New research developments in tinnitus, noise-induced hearing loss

Photo credit: hov1s@ licensed under CC BY-NC-SA 2.0

by Daniel Fink, MD, Chair, The Quiet Coalition

This quite technical article from a research group in Taiwan describes new research developments and remaining gaps in assessment, treatment, and prevention of noise-induced hearing loss and tinnitus.

To me, the most important information in the article is contained in two lines in the conclusion at the end of the paper:

All people are exposed to noise. However, while the pathogenesis of NIHL is complex, cochlear neuropathy is largely preventable.

I came to the same conclusion in a literature review that was presented at the 12th Congress of the International Commission on the Biological Effects of Noise in Zurich in 2017.

And researchers at the Massachusetts Eye and Ear Infirmary recently came to the same conclusion analyzing human cochlear tissue and comparing changes found with ante-mortem hearing tests and exposure histories.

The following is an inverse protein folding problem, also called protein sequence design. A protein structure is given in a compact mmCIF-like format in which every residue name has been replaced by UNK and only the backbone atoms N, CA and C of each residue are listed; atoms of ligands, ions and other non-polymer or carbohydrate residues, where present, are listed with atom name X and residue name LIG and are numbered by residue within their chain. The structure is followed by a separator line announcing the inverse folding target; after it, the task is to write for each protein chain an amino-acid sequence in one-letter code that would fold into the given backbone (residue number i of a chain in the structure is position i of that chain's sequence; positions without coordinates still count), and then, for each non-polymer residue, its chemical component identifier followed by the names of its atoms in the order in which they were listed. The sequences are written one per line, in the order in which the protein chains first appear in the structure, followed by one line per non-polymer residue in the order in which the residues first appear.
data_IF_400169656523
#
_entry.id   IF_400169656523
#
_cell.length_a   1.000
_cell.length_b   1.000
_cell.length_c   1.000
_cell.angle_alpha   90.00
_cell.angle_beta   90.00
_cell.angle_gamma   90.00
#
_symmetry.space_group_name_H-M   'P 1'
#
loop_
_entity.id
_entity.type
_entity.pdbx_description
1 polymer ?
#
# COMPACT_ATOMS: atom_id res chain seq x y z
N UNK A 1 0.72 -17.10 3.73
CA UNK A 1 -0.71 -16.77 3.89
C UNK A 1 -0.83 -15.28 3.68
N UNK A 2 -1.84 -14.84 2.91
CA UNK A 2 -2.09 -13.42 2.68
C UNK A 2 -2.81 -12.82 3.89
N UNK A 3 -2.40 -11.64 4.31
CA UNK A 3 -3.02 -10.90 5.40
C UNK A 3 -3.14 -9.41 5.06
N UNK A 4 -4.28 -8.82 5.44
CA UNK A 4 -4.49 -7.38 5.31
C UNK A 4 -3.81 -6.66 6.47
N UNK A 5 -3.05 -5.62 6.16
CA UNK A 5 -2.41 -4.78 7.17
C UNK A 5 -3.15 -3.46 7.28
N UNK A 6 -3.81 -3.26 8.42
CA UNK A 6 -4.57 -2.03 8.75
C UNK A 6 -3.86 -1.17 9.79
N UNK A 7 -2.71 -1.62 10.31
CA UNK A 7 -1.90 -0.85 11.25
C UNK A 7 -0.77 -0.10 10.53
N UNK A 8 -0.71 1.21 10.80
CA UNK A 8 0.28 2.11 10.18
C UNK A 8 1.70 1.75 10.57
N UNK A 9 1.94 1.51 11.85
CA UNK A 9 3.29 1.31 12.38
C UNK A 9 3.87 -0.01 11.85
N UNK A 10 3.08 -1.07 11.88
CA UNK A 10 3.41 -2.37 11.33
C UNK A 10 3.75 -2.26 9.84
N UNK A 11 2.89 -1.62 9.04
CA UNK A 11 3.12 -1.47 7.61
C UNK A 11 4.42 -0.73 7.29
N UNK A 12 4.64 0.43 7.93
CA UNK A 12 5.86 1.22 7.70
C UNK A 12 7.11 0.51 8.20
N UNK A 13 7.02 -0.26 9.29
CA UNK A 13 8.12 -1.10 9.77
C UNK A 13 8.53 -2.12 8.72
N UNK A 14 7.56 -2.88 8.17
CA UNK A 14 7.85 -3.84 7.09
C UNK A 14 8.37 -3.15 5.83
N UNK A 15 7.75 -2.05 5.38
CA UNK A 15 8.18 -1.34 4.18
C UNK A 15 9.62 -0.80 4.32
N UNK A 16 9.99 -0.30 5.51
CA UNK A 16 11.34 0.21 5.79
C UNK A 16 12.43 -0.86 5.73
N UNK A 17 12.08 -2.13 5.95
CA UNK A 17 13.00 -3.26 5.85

The authors of the article above state that “[s]tudies must continue to investigate ways to reduce NIHL,” but I would disagree with that statement. We have known for decades how to reduce and even prevent noise-induced hearing loss: avoid exposure to loud noise or wear hearing protection if you can’t.

Only about 8% of American adults reported using hearing protection when attending loud sporting or entertainment events. So studies about how to convince people to protect their hearing may be of some value, although regulation of product noise and use of noisy devices, as has been implemented in Europe, would be far more effective.

Because if a noise sounds loud, it is too loud, and your auditory health is at risk.

Dr. Daniel Fink is a leading noise activist based in the Los Angeles area. He is the founding chair of The Quiet Coalition, an organization of science, health, and legal professionals concerned about the impacts of noise on health, environment, learning, productivity, and quality of life in America. Dr Fink also is the interim chair of Quiet Communities’ Health Advisory Council, and he served on the board of the American Tinnitus Association from 2015-2018.

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